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Mightier than the pen
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Haldeman, Joe. “Mightier than the pen.” Communications of the
ACM, Vol. 52, issue 12 (Dec. 2009).
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Association for Computing Machinery
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Thu May 26 18:54:44 EDT 2016
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Joe Haldeman
5412 NW 14th Ave.
Gainesville, FL 32605
1026 words
Mightier Than the Pen
Joe Haldeman
I've been a writer for forty years, and my attitude toward
writing machines has never been simple.
Right now I'm sitting in a
quiet one-room cabin in the Maine woods, writing in natural light with
a fountain pen into a bound blank book.
I could have done that in
the nineteenth century -- or five thousand years ago, if you trade
the fountain pen for a quill or stylus.
But when the day's writing is done, I pull out my featherweight
MacBook Air and type the words from the book into a text file.
I port it over to NeoOffice to get a word count for the day.
I have various reasons to make it this complicated, but the main
one is simple:
that hand-written draft is a true first draft.
can name a computer file "first draft," but there's no way to prove
it was the first.
didn't go
the draft.
In fact, you would be a very strange writer if you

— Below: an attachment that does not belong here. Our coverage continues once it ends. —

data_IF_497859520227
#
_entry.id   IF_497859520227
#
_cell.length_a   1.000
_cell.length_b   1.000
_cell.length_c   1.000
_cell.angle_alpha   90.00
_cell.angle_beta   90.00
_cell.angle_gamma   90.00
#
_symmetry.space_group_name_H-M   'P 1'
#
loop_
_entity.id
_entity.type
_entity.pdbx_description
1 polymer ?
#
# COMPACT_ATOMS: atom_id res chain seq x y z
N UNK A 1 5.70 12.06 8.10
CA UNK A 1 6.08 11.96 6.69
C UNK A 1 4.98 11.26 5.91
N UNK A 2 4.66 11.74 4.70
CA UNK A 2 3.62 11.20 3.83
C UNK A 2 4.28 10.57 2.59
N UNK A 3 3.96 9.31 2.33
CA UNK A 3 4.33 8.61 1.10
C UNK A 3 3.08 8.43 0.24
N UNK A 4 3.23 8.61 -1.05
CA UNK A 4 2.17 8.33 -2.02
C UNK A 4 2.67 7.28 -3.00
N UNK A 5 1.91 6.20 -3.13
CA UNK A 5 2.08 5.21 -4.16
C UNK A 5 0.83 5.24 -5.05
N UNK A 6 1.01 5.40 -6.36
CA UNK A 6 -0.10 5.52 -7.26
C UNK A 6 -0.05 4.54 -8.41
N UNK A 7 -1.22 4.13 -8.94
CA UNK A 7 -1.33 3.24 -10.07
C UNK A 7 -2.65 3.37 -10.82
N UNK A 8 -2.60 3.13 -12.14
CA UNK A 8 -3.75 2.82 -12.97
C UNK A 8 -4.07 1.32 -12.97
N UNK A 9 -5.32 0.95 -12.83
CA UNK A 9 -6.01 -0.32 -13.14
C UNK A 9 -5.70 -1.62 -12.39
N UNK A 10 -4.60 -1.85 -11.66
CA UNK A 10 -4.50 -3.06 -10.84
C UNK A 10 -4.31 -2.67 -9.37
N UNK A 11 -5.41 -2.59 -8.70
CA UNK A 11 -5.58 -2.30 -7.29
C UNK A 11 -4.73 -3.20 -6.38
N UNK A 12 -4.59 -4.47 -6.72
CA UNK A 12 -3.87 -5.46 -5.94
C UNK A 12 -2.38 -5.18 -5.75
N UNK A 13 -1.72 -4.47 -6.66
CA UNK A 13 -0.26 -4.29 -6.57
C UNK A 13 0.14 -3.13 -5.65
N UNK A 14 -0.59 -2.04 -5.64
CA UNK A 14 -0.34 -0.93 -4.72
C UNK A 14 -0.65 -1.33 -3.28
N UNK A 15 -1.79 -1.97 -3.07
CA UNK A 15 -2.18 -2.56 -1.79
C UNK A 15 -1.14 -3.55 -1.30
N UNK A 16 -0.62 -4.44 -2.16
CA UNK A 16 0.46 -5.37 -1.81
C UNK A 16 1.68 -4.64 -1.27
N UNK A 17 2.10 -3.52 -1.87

back and forth, changing things, long before you finished
Why should that make any difference?
Well, as a practical
matter, sometimes you do get something right the first time.
a book's gone through a half-dozen rewrites, it doesn't hurt to look
back and see whether the changes were all for the better.
There's also the archival and financial value of the physical
document itself.
Even for a moderately well known writer like
myself, the holographic (hand-written) manuscript of a novel is worth
thousands or tens of thousands of dollars.
I've twice put
hand-written drafts of short stories up on eBay, and collectors paid
more than I got from the magazine that printed them!
In addition,
if you're egotistical enough to want your work to last after you die,
it's not a bad strategy to leave behind lots of material for scholars
-- so they'll write papers on you and force their students to buy your
I get a lot of esthetic, or at least craft, pleasure out of
writing an actual book.
In front of my window in this little cabin
is a cup holding a dozen different fountain pens, and four different
bottles of ink.
Each combination has its own personality, and it's
fun to start out the day making that small decision.
I've written about twenty books with this collaboration between
pen and computer, and although I love my pens and blank books with
hobbyist zeal, if I had to choose between them and the computer there
would be no contest.
The pens would have to go, even though they're
so familiar they're like part of my hand.
my brain.
The computer is part of
It has reconfigured me.
The first word processor I ever encountered was in Ireland in